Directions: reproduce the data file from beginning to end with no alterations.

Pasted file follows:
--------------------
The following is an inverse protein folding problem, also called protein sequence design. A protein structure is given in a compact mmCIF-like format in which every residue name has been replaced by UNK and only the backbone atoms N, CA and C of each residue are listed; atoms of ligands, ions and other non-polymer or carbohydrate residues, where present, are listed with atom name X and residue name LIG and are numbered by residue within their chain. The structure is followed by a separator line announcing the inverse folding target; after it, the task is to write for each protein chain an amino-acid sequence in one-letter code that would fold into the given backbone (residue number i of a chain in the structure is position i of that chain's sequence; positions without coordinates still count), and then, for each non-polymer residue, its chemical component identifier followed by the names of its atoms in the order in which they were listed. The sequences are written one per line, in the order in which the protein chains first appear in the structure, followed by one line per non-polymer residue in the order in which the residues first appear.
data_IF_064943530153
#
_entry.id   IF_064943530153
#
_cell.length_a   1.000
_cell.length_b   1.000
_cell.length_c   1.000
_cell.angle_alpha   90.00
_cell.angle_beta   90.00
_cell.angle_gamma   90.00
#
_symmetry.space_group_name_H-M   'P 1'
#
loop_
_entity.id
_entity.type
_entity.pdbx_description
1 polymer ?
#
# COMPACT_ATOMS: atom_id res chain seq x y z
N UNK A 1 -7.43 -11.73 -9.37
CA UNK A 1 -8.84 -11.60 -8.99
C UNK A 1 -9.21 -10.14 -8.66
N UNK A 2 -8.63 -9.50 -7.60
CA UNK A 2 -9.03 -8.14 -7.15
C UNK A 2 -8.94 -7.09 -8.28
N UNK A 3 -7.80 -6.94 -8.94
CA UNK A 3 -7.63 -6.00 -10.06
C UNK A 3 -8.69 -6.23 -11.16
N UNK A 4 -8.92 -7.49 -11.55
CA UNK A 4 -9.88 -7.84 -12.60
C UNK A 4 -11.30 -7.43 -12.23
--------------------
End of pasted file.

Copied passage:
The following is an inverse protein folding problem, also called protein sequence design. A protein structure is given in a compact mmCIF-like format in which every residue name has been replaced by UNK and only the backbone atoms N, CA and C of each residue are listed; atoms of ligands, ions and other non-polymer or carbohydrate residues, where present, are listed with atom name X and residue name LIG and are numbered by residue within their chain. The structure is followed by a separator line announcing the inverse folding target; after it, the task is to write for each protein chain an amino-acid sequence in one-letter code that would fold into the given backbone (residue number i of a chain in the structure is position i of that chain's sequence; positions without coordinates still count), and then, for each non-polymer residue, its chemical component identifier followed by the names of its atoms in the order in which they were listed. The sequences are written one per line, in the order in which the protein chains first appear in the structure, followed by one line per non-polymer residue in the order in which the residues first appear.
data_IF_064943530153
#
_entry.id   IF_064943530153
#
_cell.length_a   1.000
_cell.length_b   1.000
_cell.length_c   1.000
_cell.angle_alpha   90.00
_cell.angle_beta   90.00
_cell.angle_gamma   90.00
#
_symmetry.space_group_name_H-M   'P 1'
#
loop_
_entity.id
_entity.type
_entity.pdbx_description
1 polymer ?
#
# COMPACT_ATOMS: atom_id res chain seq x y z
N UNK A 1 -7.43 -11.73 -9.37
CA UNK A 1 -8.84 -11.60 -8.99
C UNK A 1 -9.21 -10.14 -8.66
N UNK A 2 -8.63 -9.50 -7.60
CA UNK A 2 -9.03 -8.14 -7.15
C UNK A 2 -8.94 -7.09 -8.28
N UNK A 3 -7.80 -6.94 -8.94
CA UNK A 3 -7.63 -6.00 -10.06
C UNK A 3 -8.69 -6.23 -11.16
N UNK A 4 -8.92 -7.49 -11.55
CA UNK A 4 -9.88 -7.84 -12.60
C UNK A 4 -11.30 -7.43 -12.23